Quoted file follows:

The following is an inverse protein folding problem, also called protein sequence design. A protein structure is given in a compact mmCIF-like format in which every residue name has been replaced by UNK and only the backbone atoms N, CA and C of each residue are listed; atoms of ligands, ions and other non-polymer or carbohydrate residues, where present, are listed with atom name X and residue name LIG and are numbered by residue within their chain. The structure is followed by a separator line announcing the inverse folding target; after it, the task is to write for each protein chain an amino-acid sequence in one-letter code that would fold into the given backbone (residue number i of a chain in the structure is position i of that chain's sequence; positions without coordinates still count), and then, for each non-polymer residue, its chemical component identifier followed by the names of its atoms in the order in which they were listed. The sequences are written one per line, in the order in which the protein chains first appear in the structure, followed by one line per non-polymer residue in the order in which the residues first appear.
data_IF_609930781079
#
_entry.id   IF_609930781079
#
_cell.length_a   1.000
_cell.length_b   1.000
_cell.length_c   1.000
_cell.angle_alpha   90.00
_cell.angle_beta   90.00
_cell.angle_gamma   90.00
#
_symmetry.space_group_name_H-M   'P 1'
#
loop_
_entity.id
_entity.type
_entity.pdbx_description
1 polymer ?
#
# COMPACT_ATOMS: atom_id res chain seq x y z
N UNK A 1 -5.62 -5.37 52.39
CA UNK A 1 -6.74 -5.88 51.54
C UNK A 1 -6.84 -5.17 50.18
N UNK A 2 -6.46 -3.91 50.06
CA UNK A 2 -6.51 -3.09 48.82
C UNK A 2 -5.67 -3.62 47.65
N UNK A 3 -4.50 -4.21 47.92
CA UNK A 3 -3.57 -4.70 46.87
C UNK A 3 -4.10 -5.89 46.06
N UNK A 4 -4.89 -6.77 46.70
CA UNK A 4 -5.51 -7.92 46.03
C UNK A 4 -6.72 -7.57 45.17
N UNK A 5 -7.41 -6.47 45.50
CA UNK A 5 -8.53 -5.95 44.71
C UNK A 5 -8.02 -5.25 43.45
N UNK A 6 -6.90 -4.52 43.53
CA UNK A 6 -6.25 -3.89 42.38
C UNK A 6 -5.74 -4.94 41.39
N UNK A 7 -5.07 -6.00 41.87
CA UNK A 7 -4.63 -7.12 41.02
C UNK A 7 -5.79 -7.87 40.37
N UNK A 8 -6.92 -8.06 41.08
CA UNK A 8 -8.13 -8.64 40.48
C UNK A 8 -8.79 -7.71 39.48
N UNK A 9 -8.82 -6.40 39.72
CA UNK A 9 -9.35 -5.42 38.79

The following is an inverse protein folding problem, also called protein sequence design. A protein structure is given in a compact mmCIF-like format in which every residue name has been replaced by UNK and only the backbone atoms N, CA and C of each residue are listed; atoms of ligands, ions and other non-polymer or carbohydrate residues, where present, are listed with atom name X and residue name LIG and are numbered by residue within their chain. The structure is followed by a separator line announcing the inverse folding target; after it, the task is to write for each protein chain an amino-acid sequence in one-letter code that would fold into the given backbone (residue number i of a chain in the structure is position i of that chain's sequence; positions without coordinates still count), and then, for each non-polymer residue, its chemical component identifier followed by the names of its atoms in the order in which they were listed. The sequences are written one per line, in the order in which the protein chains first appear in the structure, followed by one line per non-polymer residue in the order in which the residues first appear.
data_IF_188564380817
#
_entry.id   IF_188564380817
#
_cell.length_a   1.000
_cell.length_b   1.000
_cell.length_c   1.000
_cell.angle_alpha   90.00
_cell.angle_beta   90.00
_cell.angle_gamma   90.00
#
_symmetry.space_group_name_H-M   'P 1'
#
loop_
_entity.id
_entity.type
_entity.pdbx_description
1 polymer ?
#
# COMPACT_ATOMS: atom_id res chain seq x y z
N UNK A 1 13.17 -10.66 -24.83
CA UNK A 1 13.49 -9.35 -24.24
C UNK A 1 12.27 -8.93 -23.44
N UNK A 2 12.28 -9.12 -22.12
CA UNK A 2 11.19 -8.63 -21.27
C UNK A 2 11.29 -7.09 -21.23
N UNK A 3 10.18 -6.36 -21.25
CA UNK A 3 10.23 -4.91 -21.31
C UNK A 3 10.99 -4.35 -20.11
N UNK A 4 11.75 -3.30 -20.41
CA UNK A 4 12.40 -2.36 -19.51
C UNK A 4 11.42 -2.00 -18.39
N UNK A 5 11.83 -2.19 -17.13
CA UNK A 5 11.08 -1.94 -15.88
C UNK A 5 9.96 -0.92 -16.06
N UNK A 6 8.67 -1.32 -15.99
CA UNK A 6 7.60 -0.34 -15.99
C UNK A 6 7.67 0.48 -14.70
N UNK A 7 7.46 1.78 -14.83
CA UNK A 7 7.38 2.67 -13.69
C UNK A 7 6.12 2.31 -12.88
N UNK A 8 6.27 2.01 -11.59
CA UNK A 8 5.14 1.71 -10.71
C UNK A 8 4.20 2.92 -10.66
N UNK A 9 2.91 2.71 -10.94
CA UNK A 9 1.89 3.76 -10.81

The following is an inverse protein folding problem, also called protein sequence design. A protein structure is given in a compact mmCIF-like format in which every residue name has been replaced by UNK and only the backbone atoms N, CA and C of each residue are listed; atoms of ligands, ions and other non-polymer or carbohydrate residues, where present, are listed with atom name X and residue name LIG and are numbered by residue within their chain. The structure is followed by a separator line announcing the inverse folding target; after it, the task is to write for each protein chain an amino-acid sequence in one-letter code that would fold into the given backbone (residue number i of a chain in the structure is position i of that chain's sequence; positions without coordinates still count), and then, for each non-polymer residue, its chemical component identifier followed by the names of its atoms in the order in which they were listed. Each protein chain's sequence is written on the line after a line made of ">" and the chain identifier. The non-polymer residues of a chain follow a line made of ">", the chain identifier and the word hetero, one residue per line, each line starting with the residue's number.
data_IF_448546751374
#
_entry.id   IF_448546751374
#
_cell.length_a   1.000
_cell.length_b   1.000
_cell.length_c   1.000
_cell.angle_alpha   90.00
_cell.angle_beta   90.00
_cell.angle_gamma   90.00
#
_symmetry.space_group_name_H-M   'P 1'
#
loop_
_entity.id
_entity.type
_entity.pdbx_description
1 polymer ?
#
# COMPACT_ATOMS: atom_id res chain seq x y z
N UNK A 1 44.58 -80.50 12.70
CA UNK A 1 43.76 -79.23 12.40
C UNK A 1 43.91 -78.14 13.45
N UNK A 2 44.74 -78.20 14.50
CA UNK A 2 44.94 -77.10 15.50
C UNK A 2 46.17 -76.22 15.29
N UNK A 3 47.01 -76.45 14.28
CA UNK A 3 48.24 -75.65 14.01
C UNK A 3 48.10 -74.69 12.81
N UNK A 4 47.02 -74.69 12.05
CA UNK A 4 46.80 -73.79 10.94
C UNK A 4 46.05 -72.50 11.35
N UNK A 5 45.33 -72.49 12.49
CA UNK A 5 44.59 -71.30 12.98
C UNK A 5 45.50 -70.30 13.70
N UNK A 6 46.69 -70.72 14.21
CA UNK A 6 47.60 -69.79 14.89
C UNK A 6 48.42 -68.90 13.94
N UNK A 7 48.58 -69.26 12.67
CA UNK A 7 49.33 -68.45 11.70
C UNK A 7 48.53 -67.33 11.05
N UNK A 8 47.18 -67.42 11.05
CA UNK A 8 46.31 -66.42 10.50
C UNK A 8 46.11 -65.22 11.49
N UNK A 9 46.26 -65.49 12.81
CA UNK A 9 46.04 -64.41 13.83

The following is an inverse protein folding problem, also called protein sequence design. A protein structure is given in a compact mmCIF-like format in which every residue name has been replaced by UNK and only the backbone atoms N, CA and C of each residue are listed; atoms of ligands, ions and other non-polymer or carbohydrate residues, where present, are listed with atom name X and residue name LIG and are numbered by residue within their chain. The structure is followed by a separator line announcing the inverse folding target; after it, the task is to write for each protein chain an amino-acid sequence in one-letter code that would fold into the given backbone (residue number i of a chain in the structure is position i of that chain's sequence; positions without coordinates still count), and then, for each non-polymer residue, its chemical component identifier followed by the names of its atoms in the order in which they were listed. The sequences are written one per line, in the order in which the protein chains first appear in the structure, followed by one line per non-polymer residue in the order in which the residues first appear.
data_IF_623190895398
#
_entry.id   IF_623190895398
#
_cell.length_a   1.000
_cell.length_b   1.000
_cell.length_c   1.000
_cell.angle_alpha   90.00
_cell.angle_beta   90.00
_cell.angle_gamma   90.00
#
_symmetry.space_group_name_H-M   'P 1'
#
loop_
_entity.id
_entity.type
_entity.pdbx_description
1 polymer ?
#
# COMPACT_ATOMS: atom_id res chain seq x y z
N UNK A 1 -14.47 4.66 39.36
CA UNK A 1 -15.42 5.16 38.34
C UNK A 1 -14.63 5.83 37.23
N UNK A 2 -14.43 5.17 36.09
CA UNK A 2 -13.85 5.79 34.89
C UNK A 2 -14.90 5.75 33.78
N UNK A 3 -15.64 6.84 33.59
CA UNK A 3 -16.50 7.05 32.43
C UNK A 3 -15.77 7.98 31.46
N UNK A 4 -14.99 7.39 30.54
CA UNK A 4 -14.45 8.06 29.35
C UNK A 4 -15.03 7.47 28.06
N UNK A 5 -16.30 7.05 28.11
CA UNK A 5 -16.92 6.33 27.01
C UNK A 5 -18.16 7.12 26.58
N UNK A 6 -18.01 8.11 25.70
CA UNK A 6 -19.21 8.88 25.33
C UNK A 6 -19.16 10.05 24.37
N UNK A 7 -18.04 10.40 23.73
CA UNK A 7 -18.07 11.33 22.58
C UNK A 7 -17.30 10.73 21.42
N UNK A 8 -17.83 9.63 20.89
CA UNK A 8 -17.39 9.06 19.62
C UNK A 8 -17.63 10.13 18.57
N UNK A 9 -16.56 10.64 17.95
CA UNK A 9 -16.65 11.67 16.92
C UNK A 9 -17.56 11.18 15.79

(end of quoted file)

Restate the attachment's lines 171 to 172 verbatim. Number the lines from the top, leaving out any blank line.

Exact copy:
C UNK A 3 -15.77 7.98 31.46
N UNK A 4 -14.99 7.39 30.54